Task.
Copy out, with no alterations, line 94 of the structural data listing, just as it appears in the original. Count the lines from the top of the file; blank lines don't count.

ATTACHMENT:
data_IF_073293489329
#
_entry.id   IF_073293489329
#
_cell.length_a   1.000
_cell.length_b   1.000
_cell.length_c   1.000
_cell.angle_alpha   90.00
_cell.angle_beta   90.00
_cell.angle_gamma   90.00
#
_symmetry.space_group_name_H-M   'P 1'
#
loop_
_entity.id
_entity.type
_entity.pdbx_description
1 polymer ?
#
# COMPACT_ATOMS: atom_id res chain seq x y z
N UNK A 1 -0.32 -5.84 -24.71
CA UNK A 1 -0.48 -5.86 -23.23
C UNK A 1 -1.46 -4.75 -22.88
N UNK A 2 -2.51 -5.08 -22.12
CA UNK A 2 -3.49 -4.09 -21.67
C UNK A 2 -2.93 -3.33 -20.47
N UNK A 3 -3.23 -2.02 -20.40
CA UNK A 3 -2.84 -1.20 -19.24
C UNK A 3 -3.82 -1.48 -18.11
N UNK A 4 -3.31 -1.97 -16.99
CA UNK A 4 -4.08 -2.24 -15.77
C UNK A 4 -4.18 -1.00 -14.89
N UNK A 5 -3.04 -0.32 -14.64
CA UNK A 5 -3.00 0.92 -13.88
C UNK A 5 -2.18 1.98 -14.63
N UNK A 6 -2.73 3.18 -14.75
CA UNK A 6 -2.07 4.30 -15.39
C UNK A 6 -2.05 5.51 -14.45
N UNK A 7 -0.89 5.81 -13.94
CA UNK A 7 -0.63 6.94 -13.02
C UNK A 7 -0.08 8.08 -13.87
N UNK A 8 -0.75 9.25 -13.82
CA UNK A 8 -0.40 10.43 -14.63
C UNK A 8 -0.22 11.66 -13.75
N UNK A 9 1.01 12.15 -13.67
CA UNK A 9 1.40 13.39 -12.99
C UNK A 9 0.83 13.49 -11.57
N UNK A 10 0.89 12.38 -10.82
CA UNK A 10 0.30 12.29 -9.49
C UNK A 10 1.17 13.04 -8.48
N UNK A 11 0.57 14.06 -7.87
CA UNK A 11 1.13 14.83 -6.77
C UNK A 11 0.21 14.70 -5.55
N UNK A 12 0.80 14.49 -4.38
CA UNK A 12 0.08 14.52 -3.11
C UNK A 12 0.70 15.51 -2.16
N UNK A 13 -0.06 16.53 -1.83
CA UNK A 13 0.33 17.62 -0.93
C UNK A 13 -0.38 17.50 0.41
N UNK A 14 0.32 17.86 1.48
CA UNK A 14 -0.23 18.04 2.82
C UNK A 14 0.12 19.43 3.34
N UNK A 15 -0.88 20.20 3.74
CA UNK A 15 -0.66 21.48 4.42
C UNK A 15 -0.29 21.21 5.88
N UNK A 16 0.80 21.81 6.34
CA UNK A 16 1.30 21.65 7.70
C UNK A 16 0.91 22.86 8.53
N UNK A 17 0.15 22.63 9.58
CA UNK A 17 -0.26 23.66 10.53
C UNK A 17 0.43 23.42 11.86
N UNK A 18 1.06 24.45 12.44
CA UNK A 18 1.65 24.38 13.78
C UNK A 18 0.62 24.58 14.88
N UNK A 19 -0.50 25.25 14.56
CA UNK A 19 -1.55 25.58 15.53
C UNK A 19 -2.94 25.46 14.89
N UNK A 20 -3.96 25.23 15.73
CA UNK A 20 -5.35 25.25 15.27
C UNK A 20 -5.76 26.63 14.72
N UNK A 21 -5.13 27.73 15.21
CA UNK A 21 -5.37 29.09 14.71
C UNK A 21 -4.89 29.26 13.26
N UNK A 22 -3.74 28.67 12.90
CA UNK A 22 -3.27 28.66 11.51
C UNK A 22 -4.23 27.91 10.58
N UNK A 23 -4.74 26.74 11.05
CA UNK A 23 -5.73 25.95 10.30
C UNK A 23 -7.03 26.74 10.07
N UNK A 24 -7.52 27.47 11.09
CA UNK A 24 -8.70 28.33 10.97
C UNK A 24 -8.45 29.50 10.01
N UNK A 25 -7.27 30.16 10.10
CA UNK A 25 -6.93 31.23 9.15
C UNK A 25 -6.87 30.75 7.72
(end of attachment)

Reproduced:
CA UNK A 25 -6.93 31.23 9.15